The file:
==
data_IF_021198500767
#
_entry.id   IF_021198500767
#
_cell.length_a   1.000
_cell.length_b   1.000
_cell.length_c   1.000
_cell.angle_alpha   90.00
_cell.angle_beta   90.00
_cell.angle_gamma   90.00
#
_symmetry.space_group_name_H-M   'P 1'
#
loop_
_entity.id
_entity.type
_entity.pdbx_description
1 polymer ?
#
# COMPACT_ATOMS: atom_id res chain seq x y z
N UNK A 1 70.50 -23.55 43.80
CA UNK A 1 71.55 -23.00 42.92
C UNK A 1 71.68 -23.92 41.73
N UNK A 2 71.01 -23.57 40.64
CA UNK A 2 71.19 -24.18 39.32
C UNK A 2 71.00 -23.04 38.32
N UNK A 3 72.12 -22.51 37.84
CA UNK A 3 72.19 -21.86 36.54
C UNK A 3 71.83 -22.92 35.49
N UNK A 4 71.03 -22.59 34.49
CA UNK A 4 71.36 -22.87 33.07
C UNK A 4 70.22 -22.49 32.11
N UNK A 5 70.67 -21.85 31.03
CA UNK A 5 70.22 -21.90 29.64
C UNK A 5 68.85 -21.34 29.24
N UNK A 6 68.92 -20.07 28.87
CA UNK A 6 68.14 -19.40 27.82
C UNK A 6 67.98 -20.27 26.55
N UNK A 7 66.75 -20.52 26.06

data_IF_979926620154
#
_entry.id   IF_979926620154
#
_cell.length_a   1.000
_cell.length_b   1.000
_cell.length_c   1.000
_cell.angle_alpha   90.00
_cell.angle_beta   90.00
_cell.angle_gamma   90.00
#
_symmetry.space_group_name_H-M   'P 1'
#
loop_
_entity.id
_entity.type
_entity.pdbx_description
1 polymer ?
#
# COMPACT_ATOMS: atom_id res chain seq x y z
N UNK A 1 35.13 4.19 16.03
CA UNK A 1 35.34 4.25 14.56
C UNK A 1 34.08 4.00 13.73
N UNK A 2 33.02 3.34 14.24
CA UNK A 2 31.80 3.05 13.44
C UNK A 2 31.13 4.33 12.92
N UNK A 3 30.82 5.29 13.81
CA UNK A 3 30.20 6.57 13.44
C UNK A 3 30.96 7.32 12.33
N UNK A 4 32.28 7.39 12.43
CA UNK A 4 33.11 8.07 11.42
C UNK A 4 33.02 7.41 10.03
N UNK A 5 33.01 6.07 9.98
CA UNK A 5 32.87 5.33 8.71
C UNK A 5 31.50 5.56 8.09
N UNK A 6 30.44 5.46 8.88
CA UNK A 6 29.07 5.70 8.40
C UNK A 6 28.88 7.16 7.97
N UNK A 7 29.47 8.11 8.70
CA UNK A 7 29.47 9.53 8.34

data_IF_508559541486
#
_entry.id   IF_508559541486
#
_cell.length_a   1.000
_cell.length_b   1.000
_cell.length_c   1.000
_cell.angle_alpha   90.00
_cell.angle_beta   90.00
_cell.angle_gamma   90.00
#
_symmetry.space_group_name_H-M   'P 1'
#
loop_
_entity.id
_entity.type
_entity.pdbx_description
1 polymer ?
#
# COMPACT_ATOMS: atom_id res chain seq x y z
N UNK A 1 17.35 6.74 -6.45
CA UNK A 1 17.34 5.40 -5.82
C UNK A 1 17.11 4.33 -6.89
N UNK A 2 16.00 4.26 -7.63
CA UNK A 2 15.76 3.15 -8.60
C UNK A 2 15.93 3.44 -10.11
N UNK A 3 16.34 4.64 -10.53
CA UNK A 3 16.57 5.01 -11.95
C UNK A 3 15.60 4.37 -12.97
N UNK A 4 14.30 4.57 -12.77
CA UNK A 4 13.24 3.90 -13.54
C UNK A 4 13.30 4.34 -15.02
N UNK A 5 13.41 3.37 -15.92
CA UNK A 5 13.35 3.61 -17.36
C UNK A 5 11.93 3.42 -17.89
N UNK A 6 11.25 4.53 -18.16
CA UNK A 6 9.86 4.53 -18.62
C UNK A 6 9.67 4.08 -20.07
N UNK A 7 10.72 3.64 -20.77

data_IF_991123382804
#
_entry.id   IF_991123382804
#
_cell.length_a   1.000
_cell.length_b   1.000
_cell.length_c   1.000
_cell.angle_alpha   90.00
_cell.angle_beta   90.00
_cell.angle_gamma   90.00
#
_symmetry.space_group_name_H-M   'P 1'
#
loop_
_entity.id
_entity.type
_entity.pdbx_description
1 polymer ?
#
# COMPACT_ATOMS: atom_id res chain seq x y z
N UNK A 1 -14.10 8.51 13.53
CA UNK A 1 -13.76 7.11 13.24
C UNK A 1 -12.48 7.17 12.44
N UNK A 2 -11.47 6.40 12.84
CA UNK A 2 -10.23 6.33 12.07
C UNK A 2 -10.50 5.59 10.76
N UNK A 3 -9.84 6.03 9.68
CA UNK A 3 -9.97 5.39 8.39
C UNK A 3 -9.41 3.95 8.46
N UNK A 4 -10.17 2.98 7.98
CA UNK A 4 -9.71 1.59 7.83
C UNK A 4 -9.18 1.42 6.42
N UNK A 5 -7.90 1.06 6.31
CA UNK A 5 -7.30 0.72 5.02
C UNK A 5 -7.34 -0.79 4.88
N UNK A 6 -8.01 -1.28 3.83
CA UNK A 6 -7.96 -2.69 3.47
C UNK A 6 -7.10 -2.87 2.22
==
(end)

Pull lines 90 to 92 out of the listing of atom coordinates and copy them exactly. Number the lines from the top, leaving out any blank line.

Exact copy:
#
_symmetry.space_group_name_H-M   'P 1'
#